Tesla turned in some solid numbers for its quarterly earnings Monday, reporting more than $1 billion in net income — 10 times more than in the same time last year — and vehicle sales that almost doubled for the three months that ended in June.
"Public sentiment and support for electric vehicles seems to be at a never-before-seen inflection point," Tesla wrote in its second-quarter letter to investors.
But while there is little doubt that the California-based automaker is benefiting from surging demand for electric vehicles, it does face a number of challenges. Most immediately, they include the shortage of microchips that has hammered industry production plans, leading a number of key competitors, such as Ford, to warn of big hits to earnings in the second quarter and beyond.
Tesla has already reported that production topped 206,000 vehicles during the second quarter despite the shortage, but CEO Elon Musk issued a cautionary note last month when he said the company's "biggest challenge is supply chain, especially microcontroller chips."
"Never seen anything like it," he said. "Fear of running out is causing every company to over-order — like the toilet paper shortage, but at epic scale."
Tesla has now reported its seventh consecutive quarterly profit. Most of what it earned previously came from the sale of zero-emission vehicle credit to competitors. Those sales are expected to slip as other manufacturers launch their own EVs. But Q2 suggested Tesla won't need to rely on ZEV credits much longer, with the unexpectedly strong earnings coming almost entirely from retail sales of its EVs.
In Tesla's early years, Musk said his biggest goal was to push for a massive transformation of the global auto industry. There is no question that has happened. In recent months, automakers have lined up to announce massive electrification plans. Mercedes-Benz last week said it plans to sell nothing but battery-electric vehicles by 2030. Stellantis, the giant formed by the merger of Fiat Chrysler Automobiles and France's PSA Group, outlined aggressive targets of its own just the week before.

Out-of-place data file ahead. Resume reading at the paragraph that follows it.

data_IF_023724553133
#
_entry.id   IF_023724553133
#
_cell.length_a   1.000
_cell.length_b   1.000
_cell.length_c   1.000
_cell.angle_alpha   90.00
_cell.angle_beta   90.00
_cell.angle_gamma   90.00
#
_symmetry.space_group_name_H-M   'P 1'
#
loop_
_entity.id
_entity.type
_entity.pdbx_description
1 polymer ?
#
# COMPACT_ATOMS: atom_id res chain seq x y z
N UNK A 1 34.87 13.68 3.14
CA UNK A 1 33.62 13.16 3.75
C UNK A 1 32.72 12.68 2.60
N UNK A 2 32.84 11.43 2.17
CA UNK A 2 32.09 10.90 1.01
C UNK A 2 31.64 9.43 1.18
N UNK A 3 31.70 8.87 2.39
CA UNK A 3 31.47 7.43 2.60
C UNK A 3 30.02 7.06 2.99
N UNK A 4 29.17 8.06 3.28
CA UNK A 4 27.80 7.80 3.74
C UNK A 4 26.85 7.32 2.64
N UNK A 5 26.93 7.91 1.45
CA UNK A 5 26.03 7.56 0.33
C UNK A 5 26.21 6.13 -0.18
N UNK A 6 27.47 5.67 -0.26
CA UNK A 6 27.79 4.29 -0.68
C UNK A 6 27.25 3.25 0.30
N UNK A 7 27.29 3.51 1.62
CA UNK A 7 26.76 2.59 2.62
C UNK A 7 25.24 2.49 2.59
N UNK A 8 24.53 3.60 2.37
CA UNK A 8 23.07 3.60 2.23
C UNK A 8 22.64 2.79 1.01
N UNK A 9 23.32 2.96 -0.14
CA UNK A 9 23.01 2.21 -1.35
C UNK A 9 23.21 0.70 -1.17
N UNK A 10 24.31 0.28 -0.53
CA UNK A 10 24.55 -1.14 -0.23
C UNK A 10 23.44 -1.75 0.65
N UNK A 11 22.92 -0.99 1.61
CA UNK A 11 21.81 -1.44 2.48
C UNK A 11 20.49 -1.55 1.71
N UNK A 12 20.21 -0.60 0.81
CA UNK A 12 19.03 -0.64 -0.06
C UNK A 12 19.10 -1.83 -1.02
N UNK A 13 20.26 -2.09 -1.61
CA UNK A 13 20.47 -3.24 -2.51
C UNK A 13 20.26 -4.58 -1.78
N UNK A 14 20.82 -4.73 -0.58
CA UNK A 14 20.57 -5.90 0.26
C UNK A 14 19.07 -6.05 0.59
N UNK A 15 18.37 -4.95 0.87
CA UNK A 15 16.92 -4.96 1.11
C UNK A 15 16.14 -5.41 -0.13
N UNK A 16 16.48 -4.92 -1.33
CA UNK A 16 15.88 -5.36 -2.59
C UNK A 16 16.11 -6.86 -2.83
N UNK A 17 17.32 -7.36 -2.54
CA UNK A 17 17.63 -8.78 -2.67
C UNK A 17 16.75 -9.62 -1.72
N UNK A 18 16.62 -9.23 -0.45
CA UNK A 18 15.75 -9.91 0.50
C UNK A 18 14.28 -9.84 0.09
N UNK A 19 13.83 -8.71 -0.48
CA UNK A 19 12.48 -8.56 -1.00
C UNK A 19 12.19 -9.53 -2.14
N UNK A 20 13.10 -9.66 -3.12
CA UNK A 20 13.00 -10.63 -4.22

Demand is already rising quickly in Europe and China, the world's two largest markets for electric vehicles. But even in the U.S., electric car sales doubled during the first half of this year, with Tesla dominating the market.
Sales are expected to grow in key global markets, and Tesla has been on a hiring spree. And it will clearly need more staffing, not only at its two existing plants, in Fremont, California, and Shanghai, but also at the two assembly plants it is preparing to open in Texas and Berlin.
The German factory has not come without some controversy. Tesla has faced unexpected pushback from the environmentalists whom it expected to be its biggest backers. And that has delayed the opening of the facility — which it desperately needs as it faces growing competition across the European Union.
Already, it has fallen behind key rivals like Volkswagen and Stellantis in the E.U. in overall EV sales. Worse, competitors are taking aim in both China and the U.S. — and with increasing success. Industry data show that the Ford Mustang Mach-E, the Chevrolet Bolt and the Volkswagen ID.4 have collectively taken more than a dozen points of market share from Tesla this year. And a flood of new electric vehicles is in the shadows.
GM hopes to beat Tesla's high-profile Cybertruck pickup to market later this year with its Hummer EV, and Ford is racing to bring out its competing F-150 Lightning.
"To be frank, there is always the possibility that Cybertruck will fail," Musk acknowledged this month, although he suggested that would more likely be the result of its edgy design than the competition's coming after it.
Tesla, meanwhile, faces a number of other challenges:
- A year ago, the company announced plans to bring out an entirely new battery, dubbed the 4680, which was supposed to be cheaper to produce and potentially able to deliver greater range and other advantages.
- Tesla also faces growing concerns about safety issues related to its Autopilot technology, with several dozen investigations underway by the National Highway Traffic Safety Administration.
Despite such concerns, Musk remains as bullish as ever about Autopilot, and a recent announcement helps explain why. The technology carries a hefty price tag, and going forward, users of the autonomous system will contribute a steady stream of revenues. Tesla will begin charging $199 a month for the basic Autopilot and $99 more for the more advanced version.
If even half of all the new Tesla vehicle buyers this year were to opt in to the base system, they could generate more than $1 billion in revenue annually. And the figure would grow accordingly every year.